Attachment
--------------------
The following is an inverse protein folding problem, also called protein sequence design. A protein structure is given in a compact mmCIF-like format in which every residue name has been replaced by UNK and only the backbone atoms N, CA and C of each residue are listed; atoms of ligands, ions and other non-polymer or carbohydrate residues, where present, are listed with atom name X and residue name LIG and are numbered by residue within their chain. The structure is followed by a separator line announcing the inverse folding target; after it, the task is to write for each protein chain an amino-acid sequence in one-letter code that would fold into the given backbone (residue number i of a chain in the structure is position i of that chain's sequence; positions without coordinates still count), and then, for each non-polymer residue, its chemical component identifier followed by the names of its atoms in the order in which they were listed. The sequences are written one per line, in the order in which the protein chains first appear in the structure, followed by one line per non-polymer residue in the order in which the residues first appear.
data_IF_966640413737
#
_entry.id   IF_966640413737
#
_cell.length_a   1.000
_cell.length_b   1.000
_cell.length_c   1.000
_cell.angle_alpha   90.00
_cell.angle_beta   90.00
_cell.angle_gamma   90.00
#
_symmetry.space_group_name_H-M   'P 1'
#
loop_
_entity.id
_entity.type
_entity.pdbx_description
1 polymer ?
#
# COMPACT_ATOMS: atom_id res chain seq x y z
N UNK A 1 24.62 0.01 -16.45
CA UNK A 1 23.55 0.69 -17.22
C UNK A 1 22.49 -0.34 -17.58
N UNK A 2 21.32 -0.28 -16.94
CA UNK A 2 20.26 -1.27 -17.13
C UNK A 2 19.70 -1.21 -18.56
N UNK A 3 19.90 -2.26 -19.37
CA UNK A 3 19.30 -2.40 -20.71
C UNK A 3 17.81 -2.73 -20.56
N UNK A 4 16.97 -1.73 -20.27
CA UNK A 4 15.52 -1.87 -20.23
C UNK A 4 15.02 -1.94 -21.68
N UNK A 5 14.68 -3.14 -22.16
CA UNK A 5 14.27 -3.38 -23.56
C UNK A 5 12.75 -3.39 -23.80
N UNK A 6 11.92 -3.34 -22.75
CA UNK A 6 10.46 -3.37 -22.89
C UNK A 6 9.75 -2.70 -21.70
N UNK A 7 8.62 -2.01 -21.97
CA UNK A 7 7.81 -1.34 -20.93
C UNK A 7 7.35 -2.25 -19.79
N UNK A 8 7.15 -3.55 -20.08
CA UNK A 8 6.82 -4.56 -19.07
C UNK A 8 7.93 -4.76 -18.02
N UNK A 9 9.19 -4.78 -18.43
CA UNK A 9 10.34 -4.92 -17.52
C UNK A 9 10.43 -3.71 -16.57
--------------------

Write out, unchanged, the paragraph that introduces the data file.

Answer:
The following is an inverse protein folding problem, also called protein sequence design. A protein structure is given in a compact mmCIF-like format in which every residue name has been replaced by UNK and only the backbone atoms N, CA and C of each residue are listed; atoms of ligands, ions and other non-polymer or carbohydrate residues, where present, are listed with atom name X and residue name LIG and are numbered by residue within their chain. The structure is followed by a separator line announcing the inverse folding target; after it, the task is to write for each protein chain an amino-acid sequence in one-letter code that would fold into the given backbone (residue number i of a chain in the structure is position i of that chain's sequence; positions without coordinates still count), and then, for each non-polymer residue, its chemical component identifier followed by the names of its atoms in the order in which they were listed. The sequences are written one per line, in the order in which the protein chains first appear in the structure, followed by one line per non-polymer residue in the order in which the residues first appear.